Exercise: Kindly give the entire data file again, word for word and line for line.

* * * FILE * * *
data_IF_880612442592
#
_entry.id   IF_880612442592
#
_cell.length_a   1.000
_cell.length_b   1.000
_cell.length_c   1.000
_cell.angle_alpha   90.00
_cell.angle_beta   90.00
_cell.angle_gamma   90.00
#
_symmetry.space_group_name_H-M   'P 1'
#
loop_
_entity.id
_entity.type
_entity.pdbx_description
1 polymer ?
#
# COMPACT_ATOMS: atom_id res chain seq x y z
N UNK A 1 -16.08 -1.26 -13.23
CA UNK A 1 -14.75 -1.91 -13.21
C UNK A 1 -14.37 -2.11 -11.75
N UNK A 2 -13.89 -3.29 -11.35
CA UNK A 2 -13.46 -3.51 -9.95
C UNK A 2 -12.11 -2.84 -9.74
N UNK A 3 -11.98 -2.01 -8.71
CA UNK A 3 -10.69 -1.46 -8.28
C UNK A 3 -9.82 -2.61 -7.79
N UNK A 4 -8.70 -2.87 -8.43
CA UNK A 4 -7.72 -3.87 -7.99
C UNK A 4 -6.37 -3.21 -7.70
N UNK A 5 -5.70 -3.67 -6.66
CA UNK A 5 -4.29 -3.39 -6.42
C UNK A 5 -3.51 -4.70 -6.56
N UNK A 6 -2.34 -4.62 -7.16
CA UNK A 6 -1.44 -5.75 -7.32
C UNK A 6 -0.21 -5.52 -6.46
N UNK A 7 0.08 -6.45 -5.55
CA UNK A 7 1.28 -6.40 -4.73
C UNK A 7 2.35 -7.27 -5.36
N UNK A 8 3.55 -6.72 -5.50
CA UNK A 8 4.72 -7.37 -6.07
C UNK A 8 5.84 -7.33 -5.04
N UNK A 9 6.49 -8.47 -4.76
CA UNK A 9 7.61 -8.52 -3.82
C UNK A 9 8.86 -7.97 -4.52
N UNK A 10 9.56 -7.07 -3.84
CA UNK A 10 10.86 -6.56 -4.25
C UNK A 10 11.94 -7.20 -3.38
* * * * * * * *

data_IF_880612442592
#
_entry.id   IF_880612442592
#
_cell.length_a   1.000
_cell.length_b   1.000
_cell.length_c   1.000
_cell.angle_alpha   90.00
_cell.angle_beta   90.00
_cell.angle_gamma   90.00
#
_symmetry.space_group_name_H-M   'P 1'
#
loop_
_entity.id
_entity.type
_entity.pdbx_description
1 polymer ?
#
# COMPACT_ATOMS: atom_id res chain seq x y z
N UNK A 1 -16.08 -1.26 -13.23
CA UNK A 1 -14.75 -1.91 -13.21
C UNK A 1 -14.37 -2.11 -11.75
N UNK A 2 -13.89 -3.29 -11.35
CA UNK A 2 -13.46 -3.51 -9.95
C UNK A 2 -12.11 -2.84 -9.74
N UNK A 3 -11.98 -2.01 -8.71
CA UNK A 3 -10.69 -1.46 -8.28
C UNK A 3 -9.82 -2.61 -7.79
N UNK A 4 -8.70 -2.87 -8.43
CA UNK A 4 -7.72 -3.87 -7.99
C UNK A 4 -6.37 -3.21 -7.70
N UNK A 5 -5.70 -3.67 -6.66
CA UNK A 5 -4.29 -3.39 -6.42
C UNK A 5 -3.51 -4.70 -6.56
N UNK A 6 -2.34 -4.62 -7.16
CA UNK A 6 -1.44 -5.75 -7.32
C UNK A 6 -0.21 -5.52 -6.46
N UNK A 7 0.08 -6.45 -5.55
CA UNK A 7 1.28 -6.40 -4.73
C UNK A 7 2.35 -7.27 -5.36
N UNK A 8 3.55 -6.72 -5.50
CA UNK A 8 4.72 -7.37 -6.07
C UNK A 8 5.84 -7.33 -5.04
N UNK A 9 6.49 -8.47 -4.76
CA UNK A 9 7.61 -8.52 -3.82
C UNK A 9 8.86 -7.97 -4.52
N UNK A 10 9.56 -7.07 -3.84
CA UNK A 10 10.86 -6.56 -4.25
C UNK A 10 11.94 -7.20 -3.38